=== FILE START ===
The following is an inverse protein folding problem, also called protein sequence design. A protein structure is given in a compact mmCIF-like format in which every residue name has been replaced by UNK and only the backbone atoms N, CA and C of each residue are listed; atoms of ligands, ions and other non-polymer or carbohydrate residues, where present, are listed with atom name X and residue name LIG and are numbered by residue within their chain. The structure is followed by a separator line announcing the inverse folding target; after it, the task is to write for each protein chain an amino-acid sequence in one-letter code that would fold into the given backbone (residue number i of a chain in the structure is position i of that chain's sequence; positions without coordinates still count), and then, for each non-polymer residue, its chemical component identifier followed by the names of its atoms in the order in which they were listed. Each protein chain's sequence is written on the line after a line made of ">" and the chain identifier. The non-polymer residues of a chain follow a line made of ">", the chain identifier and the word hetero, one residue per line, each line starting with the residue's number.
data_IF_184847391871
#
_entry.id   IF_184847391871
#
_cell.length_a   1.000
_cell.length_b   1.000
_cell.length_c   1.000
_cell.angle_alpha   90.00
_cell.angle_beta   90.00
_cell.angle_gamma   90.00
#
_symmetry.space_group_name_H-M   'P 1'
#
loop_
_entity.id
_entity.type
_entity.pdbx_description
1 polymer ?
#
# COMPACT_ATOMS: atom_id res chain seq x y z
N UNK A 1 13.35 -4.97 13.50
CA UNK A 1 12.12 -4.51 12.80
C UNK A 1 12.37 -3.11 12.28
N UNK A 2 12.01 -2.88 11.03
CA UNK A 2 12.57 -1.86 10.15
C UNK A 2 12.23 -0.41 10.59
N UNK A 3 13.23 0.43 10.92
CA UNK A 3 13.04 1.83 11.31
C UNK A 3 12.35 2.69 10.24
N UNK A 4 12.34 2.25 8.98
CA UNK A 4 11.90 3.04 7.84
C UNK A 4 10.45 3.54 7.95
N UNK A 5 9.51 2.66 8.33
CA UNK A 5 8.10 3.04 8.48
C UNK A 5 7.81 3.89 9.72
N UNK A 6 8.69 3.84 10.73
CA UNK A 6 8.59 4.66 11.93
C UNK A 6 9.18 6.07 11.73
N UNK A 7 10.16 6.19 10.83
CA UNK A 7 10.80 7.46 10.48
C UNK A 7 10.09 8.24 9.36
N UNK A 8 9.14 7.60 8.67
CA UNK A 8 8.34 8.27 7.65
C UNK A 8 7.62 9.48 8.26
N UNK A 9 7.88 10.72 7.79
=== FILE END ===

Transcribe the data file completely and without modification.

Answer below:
The following is an inverse protein folding problem, also called protein sequence design. A protein structure is given in a compact mmCIF-like format in which every residue name has been replaced by UNK and only the backbone atoms N, CA and C of each residue are listed; atoms of ligands, ions and other non-polymer or carbohydrate residues, where present, are listed with atom name X and residue name LIG and are numbered by residue within their chain. The structure is followed by a separator line announcing the inverse folding target; after it, the task is to write for each protein chain an amino-acid sequence in one-letter code that would fold into the given backbone (residue number i of a chain in the structure is position i of that chain's sequence; positions without coordinates still count), and then, for each non-polymer residue, its chemical component identifier followed by the names of its atoms in the order in which they were listed. Each protein chain's sequence is written on the line after a line made of ">" and the chain identifier. The non-polymer residues of a chain follow a line made of ">", the chain identifier and the word hetero, one residue per line, each line starting with the residue's number.
data_IF_184847391871
#
_entry.id   IF_184847391871
#
_cell.length_a   1.000
_cell.length_b   1.000
_cell.length_c   1.000
_cell.angle_alpha   90.00
_cell.angle_beta   90.00
_cell.angle_gamma   90.00
#
_symmetry.space_group_name_H-M   'P 1'
#
loop_
_entity.id
_entity.type
_entity.pdbx_description
1 polymer ?
#
# COMPACT_ATOMS: atom_id res chain seq x y z
N UNK A 1 13.35 -4.97 13.50
CA UNK A 1 12.12 -4.51 12.80
C UNK A 1 12.37 -3.11 12.28
N UNK A 2 12.01 -2.88 11.03
CA UNK A 2 12.57 -1.86 10.15
C UNK A 2 12.23 -0.41 10.59
N UNK A 3 13.23 0.43 10.92
CA UNK A 3 13.04 1.83 11.31
C UNK A 3 12.35 2.69 10.24
N UNK A 4 12.34 2.25 8.98
CA UNK A 4 11.90 3.04 7.84
C UNK A 4 10.45 3.54 7.95
N UNK A 5 9.51 2.66 8.33
CA UNK A 5 8.10 3.04 8.48
C UNK A 5 7.81 3.89 9.72
N UNK A 6 8.69 3.84 10.73
CA UNK A 6 8.59 4.66 11.93
C UNK A 6 9.18 6.07 11.73
N UNK A 7 10.16 6.19 10.83
CA UNK A 7 10.80 7.46 10.48
C UNK A 7 10.09 8.24 9.36
N UNK A 8 9.14 7.60 8.67
CA UNK A 8 8.34 8.27 7.65
C UNK A 8 7.62 9.48 8.26
N UNK A 9 7.88 10.72 7.79